Thursday 14 October 2021 3:53 pm

UK investors play it safe, while Chinese take risks and Indians are all over crypto

Affluent to ultra-high-net worth investors in the UK are the most conservative in terms of investment risk among international peers, according to new research, shared exclusively with City A.M. today.

More than half of wealthy UK-based investors rated themselves as conservative in terms of their approach to risk, with 20 per cent describing themselves as ‘very conservative’.

Only 10 per cent said they take an aggressive approach to risk, the lowest of any nation surveyed by digital banking solution provider Avaloq, which approached banking and wealth management managers in ten major economies, including China, India, Switzerland and Japan.

In contrast, almost half of respondents in China said they were aggressive in terms of risk, with just 19 per cent saying they were conservative.

Advisors yes, managers nah

Respondents in the UK also stand out for the relatively high use of financial advisers and planners, with around a third saying they use them, the highest of any of the nations surveyed.

While a high proportion of individuals, around 72 per cent, said they also manage their own investments, this is still the second lowest globally after France (65 per cent).

In addition, one in seven (14 per cent) of UK respondents reported they use a robo-advisory to manage their investments.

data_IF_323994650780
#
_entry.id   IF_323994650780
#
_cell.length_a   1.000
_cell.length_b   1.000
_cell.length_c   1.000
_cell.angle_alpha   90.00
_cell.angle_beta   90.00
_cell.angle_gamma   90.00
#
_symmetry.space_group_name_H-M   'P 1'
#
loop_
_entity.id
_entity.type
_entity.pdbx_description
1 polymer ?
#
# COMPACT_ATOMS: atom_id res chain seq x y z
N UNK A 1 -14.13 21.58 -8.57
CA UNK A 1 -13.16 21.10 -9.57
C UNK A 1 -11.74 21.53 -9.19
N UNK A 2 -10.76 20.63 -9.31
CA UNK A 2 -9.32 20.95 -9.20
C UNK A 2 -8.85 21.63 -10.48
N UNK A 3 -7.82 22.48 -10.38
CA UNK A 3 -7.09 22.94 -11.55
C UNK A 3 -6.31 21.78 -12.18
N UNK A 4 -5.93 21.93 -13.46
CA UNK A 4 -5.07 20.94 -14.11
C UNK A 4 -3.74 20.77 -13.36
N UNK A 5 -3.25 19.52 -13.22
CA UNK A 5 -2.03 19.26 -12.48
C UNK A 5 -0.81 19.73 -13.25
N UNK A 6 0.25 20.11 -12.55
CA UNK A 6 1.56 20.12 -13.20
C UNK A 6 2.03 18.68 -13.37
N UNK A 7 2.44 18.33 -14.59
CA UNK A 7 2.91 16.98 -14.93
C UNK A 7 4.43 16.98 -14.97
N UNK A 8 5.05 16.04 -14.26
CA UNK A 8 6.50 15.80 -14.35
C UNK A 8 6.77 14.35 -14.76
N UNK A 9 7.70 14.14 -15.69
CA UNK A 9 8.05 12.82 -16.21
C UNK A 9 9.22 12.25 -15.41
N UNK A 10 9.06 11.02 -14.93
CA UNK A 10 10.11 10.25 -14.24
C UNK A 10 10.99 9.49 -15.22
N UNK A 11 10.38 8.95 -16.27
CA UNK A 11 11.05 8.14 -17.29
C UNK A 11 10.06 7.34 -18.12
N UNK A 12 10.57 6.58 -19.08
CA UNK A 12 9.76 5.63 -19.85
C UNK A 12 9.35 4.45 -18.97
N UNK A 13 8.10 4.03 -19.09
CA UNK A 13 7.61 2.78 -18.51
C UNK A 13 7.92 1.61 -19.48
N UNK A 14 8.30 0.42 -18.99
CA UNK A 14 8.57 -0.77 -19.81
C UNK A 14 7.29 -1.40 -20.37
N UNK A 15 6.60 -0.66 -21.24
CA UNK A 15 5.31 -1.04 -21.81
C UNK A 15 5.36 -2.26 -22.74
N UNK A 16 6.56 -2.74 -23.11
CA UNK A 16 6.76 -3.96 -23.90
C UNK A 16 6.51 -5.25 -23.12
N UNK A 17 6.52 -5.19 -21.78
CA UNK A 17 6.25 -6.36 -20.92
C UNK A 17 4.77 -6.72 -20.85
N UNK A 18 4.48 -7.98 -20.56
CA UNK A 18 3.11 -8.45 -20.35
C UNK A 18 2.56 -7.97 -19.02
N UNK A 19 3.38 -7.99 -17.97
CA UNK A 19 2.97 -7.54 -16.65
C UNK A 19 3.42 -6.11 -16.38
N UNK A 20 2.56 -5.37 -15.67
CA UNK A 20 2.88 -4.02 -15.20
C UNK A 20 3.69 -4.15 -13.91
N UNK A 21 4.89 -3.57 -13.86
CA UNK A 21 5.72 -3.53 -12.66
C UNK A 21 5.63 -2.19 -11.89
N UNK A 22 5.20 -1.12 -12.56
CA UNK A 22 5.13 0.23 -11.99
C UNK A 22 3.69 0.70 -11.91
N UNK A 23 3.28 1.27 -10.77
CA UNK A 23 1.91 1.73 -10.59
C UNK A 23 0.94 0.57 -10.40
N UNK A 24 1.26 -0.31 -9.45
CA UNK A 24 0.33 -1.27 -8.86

Looking further into investment behaviours and market sentiment of wealthy investors, the primary reason (cited by 66 per cent) given for saving and investing by UK respondents is for their retirement – perhaps reinforcing the low-risk, long-term mindset of UK investors.

Retirement was ranked far higher than other reasons such as future healthcare costs (35 per cent) and entrepreneurial activities (17 per cent), the Avaloq team found.

Brits like cash

In terms of asset classes and underlying investments, affluent investors in the UK show little appetite for exposure to complex structured instruments.

According to Avaloq’s study, they have one of the highest allocations to investment funds (cited by 56 per cent) though use of ETFs is the lowest of any nation at just 11 per cent.

In addition, more than half (53 per cent) say they hold investments in cash.

Despite a high number of UK respondents stating they have a low-risk approach to investing, almost a quarter (23 per cent) said they have exposure to cryptocurrencies in their portfolios, showing some understanding of emergent investment opportunities and, possibly, a need for advisory support.

The UK figure was in the middle in terms of respondents from other countries, with wealthy investors in India the most invested in cryptocurrencies (49 per cent).

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